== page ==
Thursday, November 12, 2009
The fight this Saturday, November 14, between World Boxing Organization (WBO) Welterweight Champion Miguel Cotto of Puerto Rico and Manny Pacquiao of the Philippines is one of the most anticipated in recent years. Unlike Pacquiao’s last fight against overrated and mismatched Englishman Ricky Hatton, this challenge to become the only man to win world championships in seven different weight classes could prove for him a bridge too far. Victory’s not a given for either man, though, and both can cause extensive damage to the other in a fight pitting skill and power of equal quality in different forms on either side. In conversation with world class trainer Dennis Presley, I was enlightened by his technical analysis while reaffirmed in my own inclinations about who will emerge victorious, even though they are in disagreement with his expert opinion.
“In the short and the small of it,” Presley asserted, “it’s going to come down to the power of Cotto verses the hand speed of Manny Pacquiao.”
“Now, the thing I would remind folks if you’re a Pacquiao fan,” Presley explained, “is that if he can get Cotto turning and keep him out of going into that left handed stance, then he’s gonna already in the fight be one up because Cotto is the kind of fighter who’s gonna want to get in front of ya and bang the body. And if he can move him around so after Manny throws combinations he can just walk away from him and make him walk to him, Cotto’s gonna find himself in a little bit of trouble because the hand speed is all on the side of Manny Pacquiao.”
What Presley is talking about is to one degree the brute strength of Cotto and his ability to use it to set up power punches. But Cotto doesn’t do that like a Hatton, who is basically a slugger. He works his jab and sets his combinations up strategically. He will throw that right hook (or, more accurately, a variation of the right uppercut) to the body from the southpaw stance, and he will throw the left hand down the middle and the right hook up top. He’ll do the same thing with the lead left hand and the right down the middle from the right handed stance. My question, both as one who has not witnessed as many Cotto fights as I have Pacquiao fights and as one who knows through experience about a fighter’s vulnerability when squaring his body up against an opponent, is how susceptible Cotto will make himself to punches down the middle when he pulls the stance switch. Presley’s belief is that Cotto must make that switch when Pacquiao is on the ropes.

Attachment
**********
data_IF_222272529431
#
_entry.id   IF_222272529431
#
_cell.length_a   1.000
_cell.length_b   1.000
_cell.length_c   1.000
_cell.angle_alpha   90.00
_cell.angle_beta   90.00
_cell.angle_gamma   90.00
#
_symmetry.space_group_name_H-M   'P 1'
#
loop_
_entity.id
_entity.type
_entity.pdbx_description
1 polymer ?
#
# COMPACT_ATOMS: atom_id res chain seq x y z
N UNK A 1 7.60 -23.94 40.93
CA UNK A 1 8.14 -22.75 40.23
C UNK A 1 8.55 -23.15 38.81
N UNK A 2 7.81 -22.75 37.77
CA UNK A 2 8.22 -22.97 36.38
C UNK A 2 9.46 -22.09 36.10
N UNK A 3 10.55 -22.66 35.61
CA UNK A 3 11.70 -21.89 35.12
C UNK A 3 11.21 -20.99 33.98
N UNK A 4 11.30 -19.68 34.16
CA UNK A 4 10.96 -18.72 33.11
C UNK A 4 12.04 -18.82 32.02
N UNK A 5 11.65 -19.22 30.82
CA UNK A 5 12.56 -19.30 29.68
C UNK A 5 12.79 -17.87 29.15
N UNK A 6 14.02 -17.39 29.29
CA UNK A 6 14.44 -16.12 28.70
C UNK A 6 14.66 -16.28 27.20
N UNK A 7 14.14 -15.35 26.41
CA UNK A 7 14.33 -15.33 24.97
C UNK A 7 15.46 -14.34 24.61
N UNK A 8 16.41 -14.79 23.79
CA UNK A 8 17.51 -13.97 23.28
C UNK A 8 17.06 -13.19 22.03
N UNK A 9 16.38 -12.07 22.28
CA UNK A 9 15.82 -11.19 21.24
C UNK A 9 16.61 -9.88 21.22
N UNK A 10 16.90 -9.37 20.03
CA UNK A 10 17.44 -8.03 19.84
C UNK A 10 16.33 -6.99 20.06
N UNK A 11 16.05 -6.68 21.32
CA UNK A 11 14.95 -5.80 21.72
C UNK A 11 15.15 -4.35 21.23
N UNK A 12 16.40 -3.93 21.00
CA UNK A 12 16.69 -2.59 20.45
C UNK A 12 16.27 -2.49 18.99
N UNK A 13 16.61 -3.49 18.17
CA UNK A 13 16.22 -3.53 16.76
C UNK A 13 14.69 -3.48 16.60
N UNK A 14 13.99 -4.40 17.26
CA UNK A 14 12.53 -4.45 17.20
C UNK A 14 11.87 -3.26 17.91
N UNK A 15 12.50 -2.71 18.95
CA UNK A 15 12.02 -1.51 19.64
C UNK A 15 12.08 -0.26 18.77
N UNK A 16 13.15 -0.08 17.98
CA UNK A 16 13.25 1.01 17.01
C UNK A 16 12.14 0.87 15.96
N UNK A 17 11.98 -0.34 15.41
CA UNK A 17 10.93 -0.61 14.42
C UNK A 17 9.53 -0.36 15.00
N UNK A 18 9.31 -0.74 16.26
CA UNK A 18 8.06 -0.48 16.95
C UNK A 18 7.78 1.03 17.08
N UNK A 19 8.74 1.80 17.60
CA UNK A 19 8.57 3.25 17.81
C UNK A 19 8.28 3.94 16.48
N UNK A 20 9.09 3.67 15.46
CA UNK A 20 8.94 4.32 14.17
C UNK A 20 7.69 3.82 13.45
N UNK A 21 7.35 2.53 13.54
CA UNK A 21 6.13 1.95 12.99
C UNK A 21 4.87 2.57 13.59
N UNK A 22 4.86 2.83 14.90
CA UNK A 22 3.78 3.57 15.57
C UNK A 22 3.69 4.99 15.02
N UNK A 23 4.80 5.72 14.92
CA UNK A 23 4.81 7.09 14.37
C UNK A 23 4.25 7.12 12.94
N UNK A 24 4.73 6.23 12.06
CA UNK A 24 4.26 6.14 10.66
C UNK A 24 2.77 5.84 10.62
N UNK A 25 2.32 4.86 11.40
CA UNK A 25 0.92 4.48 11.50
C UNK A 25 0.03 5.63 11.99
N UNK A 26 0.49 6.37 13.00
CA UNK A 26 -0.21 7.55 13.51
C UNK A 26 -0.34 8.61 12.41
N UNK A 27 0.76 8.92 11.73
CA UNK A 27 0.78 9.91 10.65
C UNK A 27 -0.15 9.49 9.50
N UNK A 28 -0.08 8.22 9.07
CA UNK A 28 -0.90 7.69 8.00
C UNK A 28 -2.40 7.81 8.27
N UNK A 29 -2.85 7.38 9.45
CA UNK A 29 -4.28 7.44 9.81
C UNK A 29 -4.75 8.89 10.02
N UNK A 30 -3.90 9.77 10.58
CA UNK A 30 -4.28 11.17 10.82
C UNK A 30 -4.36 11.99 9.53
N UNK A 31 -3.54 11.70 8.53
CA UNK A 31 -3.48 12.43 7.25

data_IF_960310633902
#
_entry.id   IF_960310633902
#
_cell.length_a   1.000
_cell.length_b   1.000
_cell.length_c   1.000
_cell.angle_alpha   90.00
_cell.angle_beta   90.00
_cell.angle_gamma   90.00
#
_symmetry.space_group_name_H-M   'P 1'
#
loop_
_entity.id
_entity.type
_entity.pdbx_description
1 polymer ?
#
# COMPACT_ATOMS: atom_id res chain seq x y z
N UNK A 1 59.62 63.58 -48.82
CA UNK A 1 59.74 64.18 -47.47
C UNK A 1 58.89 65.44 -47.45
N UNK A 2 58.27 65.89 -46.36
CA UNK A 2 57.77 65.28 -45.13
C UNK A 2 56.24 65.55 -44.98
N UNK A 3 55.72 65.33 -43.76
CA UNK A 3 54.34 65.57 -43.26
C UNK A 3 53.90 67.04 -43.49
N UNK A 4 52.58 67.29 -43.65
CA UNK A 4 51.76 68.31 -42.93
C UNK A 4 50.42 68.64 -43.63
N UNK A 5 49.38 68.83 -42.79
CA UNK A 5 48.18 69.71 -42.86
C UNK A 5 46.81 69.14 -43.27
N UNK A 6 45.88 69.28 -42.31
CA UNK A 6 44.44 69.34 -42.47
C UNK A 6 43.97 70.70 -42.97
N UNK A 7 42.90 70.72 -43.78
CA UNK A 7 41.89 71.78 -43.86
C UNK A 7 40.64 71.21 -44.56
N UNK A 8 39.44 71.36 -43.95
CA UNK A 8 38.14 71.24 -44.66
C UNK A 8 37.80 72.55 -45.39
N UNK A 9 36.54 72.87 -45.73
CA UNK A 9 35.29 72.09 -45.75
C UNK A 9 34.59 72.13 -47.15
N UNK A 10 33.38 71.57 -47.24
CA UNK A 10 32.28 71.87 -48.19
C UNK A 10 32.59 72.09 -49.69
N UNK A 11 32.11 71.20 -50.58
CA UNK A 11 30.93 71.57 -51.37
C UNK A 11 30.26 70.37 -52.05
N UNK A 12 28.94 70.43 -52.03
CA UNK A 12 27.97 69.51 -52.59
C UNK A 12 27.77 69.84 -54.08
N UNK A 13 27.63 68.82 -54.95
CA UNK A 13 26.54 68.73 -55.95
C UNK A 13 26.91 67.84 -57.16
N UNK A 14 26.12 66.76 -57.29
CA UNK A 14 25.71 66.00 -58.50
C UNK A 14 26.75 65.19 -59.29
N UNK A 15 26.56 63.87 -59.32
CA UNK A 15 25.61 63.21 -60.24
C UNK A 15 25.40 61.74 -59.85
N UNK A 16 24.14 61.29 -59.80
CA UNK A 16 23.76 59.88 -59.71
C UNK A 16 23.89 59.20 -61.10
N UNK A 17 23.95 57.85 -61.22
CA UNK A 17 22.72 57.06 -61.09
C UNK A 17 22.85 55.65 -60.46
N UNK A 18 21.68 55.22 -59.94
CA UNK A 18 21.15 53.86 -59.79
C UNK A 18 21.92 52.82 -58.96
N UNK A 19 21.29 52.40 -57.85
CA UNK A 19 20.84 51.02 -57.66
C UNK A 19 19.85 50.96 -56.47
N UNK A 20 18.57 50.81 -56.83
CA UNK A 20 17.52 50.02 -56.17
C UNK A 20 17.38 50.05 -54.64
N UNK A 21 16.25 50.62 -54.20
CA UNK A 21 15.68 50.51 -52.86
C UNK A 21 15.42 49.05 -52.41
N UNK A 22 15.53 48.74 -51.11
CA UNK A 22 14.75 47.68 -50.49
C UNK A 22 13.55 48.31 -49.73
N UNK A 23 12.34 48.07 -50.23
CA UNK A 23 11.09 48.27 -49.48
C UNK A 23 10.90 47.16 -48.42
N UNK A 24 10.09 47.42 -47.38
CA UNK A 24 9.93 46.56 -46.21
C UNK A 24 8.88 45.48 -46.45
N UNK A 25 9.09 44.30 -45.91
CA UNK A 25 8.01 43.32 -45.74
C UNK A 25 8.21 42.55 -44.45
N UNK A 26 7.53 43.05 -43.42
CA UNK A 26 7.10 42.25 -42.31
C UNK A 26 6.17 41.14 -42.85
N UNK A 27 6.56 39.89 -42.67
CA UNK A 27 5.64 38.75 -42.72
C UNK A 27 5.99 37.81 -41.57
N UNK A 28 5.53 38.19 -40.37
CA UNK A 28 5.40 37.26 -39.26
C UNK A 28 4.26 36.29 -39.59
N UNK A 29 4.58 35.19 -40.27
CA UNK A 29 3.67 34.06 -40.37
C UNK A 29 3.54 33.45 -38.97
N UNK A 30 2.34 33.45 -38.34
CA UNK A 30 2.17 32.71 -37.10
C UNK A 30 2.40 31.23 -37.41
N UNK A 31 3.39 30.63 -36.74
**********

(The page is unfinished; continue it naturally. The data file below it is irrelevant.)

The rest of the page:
Another point we discussed is the availability for either one of them to get hit over or inside the lead hand with the other man’s hook. After all, to beat a left hander the right hander has to be able to hit him with the hook, and to do that he has to hit him with the right hand, but once one punch can be landed so can the other one. The same is true with the opposite hands for the left hander against the right hander. Each man can be hit by that hook because when southpaws and right handers fight each other the one who sets himself in range from the correct angle can land the hook. So the observation that Pacquiao must keep turning Cotto, particularly stepping outside his lead foot to move him in that direction—to the right of the left foot when Cotto fights right handed and the left of the right foot when he fights left handed—forcing him to defend against punches coming at him that he might not see, will be key for Pacquiao.